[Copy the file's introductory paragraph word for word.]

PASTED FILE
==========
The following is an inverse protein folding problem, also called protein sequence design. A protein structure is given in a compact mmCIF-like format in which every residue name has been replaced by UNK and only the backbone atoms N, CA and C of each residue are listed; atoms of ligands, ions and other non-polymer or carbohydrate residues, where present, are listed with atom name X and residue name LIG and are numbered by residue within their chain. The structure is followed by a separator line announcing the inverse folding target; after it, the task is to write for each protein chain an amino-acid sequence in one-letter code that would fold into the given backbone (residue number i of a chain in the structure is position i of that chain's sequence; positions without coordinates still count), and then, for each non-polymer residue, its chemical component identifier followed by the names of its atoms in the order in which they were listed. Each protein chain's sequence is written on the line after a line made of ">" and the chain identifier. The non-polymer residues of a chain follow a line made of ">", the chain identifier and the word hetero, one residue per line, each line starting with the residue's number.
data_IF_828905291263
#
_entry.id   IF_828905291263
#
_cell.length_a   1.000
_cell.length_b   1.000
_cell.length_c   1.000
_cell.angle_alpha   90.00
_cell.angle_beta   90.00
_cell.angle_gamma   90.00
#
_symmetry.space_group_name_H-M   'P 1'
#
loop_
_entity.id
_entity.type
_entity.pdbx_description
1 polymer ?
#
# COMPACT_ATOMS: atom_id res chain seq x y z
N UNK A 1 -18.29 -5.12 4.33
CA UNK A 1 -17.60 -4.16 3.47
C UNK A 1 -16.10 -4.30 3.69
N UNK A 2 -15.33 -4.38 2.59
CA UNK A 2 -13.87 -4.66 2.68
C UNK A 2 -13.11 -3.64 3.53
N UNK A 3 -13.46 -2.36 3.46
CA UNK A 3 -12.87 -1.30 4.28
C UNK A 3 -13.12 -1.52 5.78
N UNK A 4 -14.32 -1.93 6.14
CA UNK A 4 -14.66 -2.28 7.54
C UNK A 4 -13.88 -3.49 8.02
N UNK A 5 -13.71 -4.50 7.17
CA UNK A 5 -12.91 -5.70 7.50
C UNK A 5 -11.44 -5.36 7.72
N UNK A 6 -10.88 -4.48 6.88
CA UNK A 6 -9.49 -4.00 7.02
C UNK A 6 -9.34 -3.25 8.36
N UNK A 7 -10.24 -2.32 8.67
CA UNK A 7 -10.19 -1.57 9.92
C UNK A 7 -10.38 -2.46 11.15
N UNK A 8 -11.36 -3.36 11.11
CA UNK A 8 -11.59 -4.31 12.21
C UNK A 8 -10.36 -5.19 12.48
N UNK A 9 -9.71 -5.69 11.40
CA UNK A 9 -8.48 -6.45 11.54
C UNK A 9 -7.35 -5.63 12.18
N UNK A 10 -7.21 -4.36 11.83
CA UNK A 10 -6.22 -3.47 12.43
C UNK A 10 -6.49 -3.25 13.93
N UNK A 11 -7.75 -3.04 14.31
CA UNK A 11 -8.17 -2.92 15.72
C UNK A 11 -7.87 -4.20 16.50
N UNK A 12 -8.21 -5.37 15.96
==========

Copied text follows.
The following is an inverse protein folding problem, also called protein sequence design. A protein structure is given in a compact mmCIF-like format in which every residue name has been replaced by UNK and only the backbone atoms N, CA and C of each residue are listed; atoms of ligands, ions and other non-polymer or carbohydrate residues, where present, are listed with atom name X and residue name LIG and are numbered by residue within their chain. The structure is followed by a separator line announcing the inverse folding target; after it, the task is to write for each protein chain an amino-acid sequence in one-letter code that would fold into the given backbone (residue number i of a chain in the structure is position i of that chain's sequence; positions without coordinates still count), and then, for each non-polymer residue, its chemical component identifier followed by the names of its atoms in the order in which they were listed. Each protein chain's sequence is written on the line after a line made of ">" and the chain identifier. The non-polymer residues of a chain follow a line made of ">", the chain identifier and the word hetero, one residue per line, each line starting with the residue's number.